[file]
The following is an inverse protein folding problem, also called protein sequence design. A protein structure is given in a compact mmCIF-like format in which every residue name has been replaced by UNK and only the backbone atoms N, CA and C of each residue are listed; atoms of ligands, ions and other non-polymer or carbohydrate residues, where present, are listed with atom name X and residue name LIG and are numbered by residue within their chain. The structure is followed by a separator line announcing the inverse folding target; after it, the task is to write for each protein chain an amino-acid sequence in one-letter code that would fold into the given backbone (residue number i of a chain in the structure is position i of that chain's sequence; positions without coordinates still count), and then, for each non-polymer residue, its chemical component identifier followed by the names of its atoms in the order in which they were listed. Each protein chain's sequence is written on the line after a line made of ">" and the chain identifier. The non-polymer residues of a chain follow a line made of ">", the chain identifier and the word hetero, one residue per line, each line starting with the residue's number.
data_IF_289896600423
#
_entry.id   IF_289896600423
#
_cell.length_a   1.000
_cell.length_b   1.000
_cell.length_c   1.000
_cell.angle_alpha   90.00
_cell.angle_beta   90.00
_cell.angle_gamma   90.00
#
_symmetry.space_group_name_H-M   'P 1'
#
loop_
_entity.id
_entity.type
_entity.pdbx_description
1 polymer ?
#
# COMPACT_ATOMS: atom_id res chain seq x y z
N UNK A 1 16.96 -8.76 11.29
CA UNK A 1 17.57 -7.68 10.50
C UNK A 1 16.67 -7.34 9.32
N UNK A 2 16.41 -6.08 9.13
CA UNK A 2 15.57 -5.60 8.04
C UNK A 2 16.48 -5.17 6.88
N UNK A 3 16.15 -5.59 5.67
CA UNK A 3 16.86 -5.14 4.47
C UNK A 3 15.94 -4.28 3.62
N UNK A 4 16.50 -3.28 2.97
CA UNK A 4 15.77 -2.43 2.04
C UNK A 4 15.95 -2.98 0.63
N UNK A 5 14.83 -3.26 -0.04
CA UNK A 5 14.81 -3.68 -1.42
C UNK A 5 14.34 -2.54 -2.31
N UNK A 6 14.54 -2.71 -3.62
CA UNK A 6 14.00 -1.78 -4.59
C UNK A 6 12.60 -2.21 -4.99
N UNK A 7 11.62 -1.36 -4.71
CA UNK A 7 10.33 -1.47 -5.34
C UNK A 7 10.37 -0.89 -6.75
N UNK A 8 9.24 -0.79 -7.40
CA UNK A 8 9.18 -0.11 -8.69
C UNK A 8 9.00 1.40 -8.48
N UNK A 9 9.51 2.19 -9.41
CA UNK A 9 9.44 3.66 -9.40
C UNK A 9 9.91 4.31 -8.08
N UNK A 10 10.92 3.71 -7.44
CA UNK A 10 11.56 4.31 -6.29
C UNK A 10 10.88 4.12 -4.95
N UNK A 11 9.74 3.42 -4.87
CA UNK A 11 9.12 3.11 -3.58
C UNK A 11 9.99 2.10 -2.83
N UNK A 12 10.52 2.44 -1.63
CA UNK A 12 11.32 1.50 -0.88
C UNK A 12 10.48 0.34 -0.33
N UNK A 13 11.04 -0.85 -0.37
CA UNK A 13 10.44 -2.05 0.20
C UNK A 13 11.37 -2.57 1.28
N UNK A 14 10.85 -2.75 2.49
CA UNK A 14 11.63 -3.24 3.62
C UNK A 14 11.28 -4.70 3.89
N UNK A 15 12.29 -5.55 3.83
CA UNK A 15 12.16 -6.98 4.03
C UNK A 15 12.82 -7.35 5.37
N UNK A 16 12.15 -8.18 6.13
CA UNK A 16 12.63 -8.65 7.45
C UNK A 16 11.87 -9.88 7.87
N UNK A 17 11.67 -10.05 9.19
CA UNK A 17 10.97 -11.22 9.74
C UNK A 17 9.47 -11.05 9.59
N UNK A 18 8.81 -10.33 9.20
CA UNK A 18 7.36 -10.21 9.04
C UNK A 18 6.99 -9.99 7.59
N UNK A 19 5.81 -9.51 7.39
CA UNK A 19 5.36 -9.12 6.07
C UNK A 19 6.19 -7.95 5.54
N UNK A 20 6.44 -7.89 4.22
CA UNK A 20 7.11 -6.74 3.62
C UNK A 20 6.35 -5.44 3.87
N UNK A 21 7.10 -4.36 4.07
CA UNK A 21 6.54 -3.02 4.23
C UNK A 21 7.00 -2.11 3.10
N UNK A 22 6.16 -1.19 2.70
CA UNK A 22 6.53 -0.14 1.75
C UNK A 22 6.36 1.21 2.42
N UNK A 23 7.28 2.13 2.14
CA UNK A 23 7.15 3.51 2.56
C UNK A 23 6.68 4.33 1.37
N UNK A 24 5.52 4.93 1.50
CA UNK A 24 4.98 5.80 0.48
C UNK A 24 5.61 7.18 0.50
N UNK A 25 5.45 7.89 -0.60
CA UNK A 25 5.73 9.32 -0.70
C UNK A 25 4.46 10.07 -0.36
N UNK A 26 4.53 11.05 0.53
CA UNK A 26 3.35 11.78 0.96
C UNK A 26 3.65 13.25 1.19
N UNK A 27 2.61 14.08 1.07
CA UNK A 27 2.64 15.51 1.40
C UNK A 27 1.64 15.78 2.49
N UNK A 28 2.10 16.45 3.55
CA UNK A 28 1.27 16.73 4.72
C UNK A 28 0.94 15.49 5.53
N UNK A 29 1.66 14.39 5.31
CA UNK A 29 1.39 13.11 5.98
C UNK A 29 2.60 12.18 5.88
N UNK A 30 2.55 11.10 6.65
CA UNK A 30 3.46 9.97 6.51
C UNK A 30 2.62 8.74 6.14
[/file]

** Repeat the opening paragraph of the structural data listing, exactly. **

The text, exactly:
The following is an inverse protein folding problem, also called protein sequence design. A protein structure is given in a compact mmCIF-like format in which every residue name has been replaced by UNK and only the backbone atoms N, CA and C of each residue are listed; atoms of ligands, ions and other non-polymer or carbohydrate residues, where present, are listed with atom name X and residue name LIG and are numbered by residue within their chain. The structure is followed by a separator line announcing the inverse folding target; after it, the task is to write for each protein chain an amino-acid sequence in one-letter code that would fold into the given backbone (residue number i of a chain in the structure is position i of that chain's sequence; positions without coordinates still count), and then, for each non-polymer residue, its chemical component identifier followed by the names of its atoms in the order in which they were listed. Each protein chain's sequence is written on the line after a line made of ">" and the chain identifier. The non-polymer residues of a chain follow a line made of ">", the chain identifier and the word hetero, one residue per line, each line starting with the residue's number.